Do tripwire forces work?

Not according to Paul Poast and Dan Reiter. In this article in War on the Rocks titled Death without deterrence, or why tripwire forces are not enough they argue that nobody is deterred by a militarily insignificant body of soldiers whose only job it is to die.

Though tripwire forces offer little deterrence power, larger or better-equipped troop contingents deployed to possible targets of aggression in peacetime can deter, if they are sufficient to shift the local balance of power. They do so by serving an operational purpose, not just as symbols of credibility. If deployed troops can stop, or even slow down, an aggressor’s attack — by fighting back, not by dying and triggering outrage — thereby blocking the achievement of a fait accompli, then an aggressor will lose confidence that it can win quickly. The fear of an attack becoming bogged down, and of risking opposition from an adversary undiscouraged by early casualties, should deter an aggressor from launching an attack. The end effect is the maintenance of peace.

This is not great news in a Baltic perspective. Nato’s Enhanced Forward Presence in Poland and the Baltic states is commonly described as a tripwire force.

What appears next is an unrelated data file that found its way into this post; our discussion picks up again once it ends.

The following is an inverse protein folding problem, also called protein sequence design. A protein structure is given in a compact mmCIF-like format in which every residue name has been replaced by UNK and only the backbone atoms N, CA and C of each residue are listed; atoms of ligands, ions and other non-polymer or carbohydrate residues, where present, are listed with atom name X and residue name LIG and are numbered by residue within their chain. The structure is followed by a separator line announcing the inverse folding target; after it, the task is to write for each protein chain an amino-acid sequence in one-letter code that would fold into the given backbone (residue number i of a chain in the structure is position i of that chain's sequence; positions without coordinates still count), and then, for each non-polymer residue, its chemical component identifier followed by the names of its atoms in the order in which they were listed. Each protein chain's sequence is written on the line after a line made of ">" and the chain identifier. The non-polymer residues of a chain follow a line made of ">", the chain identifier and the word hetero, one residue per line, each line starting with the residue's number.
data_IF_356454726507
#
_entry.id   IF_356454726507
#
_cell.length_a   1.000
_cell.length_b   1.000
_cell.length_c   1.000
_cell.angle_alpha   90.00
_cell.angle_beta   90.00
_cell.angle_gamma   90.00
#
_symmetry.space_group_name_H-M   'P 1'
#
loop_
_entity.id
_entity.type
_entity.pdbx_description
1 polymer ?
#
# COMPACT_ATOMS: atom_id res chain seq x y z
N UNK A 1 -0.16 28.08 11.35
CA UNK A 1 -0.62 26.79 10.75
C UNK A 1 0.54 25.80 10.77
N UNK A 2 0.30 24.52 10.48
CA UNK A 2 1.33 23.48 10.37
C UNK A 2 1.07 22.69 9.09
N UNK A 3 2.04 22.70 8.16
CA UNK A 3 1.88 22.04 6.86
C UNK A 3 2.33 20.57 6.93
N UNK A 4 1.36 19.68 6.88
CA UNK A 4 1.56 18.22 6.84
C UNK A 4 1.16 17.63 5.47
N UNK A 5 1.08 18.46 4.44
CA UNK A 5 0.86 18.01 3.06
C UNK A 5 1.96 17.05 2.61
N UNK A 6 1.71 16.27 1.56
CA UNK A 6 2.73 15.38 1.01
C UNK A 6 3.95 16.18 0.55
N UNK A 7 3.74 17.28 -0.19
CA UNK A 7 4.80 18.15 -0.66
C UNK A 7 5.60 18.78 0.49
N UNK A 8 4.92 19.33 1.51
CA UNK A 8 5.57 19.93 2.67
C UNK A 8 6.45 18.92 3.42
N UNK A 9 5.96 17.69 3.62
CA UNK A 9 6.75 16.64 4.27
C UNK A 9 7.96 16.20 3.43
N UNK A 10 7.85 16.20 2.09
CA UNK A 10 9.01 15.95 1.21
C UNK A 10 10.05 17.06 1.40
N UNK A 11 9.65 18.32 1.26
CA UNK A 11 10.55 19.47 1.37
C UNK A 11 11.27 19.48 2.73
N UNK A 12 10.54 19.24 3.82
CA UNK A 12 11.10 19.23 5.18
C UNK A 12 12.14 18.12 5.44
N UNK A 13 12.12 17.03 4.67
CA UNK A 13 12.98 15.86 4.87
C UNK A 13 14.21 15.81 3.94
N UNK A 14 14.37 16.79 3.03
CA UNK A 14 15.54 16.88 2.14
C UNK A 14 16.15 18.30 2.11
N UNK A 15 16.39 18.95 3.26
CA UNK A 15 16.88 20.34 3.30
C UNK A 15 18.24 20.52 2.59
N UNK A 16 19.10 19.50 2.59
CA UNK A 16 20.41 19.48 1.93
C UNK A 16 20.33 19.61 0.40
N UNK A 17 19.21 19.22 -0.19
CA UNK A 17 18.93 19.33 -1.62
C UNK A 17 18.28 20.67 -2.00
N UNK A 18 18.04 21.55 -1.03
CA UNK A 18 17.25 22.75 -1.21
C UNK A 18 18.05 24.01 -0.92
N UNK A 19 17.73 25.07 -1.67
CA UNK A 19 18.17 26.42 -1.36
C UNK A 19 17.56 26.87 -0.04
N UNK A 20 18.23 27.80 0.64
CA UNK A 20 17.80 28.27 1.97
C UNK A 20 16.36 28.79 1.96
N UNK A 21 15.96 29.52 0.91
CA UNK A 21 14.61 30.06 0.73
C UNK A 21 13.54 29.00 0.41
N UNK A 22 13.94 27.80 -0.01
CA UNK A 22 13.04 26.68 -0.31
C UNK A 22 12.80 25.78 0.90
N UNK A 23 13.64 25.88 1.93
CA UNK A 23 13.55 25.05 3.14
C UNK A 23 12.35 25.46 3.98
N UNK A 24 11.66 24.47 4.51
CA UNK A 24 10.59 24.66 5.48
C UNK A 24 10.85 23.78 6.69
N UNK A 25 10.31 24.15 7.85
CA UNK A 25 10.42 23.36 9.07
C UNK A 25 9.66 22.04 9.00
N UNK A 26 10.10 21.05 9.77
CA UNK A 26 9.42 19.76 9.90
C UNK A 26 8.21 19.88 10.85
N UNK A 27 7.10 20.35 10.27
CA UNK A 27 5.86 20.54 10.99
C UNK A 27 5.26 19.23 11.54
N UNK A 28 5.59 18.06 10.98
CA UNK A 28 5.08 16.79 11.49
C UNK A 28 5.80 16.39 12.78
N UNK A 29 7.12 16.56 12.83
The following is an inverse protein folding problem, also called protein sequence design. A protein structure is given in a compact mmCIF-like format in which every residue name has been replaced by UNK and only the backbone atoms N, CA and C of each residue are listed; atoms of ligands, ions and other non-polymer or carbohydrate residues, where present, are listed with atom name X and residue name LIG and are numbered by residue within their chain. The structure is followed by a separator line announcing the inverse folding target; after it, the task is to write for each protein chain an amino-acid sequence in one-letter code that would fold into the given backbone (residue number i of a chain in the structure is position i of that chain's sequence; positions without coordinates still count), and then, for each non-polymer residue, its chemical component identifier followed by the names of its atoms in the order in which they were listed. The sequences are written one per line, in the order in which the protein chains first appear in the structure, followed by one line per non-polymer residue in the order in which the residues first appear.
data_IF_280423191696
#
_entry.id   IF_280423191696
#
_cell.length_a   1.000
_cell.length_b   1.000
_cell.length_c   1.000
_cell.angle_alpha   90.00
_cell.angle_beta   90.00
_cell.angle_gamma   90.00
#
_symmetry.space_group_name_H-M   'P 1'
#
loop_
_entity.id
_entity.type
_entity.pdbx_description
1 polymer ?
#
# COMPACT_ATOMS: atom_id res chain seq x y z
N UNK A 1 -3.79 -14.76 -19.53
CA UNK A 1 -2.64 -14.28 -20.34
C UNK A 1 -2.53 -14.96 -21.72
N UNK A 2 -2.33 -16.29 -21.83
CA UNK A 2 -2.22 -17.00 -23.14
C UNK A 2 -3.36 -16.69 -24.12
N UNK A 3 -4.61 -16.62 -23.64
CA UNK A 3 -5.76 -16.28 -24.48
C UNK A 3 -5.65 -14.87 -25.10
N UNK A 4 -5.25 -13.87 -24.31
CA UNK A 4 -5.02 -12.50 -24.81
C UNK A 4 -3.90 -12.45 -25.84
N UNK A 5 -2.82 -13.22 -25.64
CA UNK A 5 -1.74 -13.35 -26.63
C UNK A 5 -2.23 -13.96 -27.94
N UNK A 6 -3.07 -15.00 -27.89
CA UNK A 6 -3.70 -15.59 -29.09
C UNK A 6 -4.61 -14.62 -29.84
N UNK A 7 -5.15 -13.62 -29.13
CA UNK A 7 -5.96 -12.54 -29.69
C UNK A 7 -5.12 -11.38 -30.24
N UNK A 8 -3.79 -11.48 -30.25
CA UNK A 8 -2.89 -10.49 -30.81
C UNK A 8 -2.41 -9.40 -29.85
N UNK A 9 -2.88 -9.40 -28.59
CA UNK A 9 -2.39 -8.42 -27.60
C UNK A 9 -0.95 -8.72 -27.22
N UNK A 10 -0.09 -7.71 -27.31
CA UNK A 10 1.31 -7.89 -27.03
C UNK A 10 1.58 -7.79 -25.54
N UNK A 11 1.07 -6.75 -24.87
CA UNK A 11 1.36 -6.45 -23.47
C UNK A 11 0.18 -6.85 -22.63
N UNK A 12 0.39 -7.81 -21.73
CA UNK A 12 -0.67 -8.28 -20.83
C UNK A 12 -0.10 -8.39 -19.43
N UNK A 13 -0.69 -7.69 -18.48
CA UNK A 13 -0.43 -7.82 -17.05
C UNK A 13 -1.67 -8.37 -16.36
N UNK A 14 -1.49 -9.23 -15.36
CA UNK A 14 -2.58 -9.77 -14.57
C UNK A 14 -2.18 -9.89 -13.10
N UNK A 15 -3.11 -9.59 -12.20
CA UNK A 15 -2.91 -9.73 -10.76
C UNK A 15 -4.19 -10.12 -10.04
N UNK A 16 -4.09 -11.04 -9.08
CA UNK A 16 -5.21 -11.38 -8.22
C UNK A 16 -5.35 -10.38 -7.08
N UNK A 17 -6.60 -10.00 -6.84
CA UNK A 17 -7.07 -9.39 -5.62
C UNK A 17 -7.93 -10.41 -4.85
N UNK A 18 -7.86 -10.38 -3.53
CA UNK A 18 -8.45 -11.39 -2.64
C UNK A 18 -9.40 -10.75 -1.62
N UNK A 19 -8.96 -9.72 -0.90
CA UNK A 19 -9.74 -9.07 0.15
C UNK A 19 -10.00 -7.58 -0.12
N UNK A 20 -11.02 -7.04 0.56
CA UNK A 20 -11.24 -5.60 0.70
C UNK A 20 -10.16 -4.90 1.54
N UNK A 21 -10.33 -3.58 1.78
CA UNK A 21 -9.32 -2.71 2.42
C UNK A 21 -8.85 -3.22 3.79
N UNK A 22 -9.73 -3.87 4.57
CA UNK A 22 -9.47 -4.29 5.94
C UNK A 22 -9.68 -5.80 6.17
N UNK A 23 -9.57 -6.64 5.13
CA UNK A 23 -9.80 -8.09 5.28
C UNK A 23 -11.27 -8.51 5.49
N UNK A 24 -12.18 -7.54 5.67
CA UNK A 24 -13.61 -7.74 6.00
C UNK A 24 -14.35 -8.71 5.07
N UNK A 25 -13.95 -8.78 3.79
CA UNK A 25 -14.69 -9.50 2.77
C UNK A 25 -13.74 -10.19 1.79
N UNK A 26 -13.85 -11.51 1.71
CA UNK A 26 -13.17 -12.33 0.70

I do have a problem with this part, though:

Supporters of tripwire deployments point to the successful deterrence of a Soviet attack on West Berlin as the critical episode demonstrating their power. As Thomas Schelling colorfully argued in the 1960s, “What can 7,000 American troops [in West Berlin] do, or 12,000 Allied troops? Bluntly, they can die.” The handful of Western troops deployed there were thought to have served as a deterrent because Moscow presumably recognized that their deaths would trigger a broader NATO response, not because they would actually stop a Soviet assault. However, we now know that this is a misleading account. Declassified archival sources indicate that NATO tripwire forces did not deter a Soviet attack because Moscow never intended to mount one. There was no Soviet desire to invade West Berlin, even in the crisis years of 1948–1949 and 1958–1961.

The pervasive problem of successful deterrence is you never know if it worked. It’s a counterfactual, and maybe the enemy wouldn’t have attacked anyway. But nuclear deterrence surely backed up those 7,000 American soldiers in West Berlin. Poast and Reiter’s other examples includes proxy wars, and here I think their argument is better. But in a full-blown armed confrontation between the Soviet Union and Nato, the likelihood of nuclear escalation was significant.

Also on the topic of nuclear escalation and the Berlin crisis: I really recommend this episode of Usha Sahay’s splendid podcast series A most terrible weapon.

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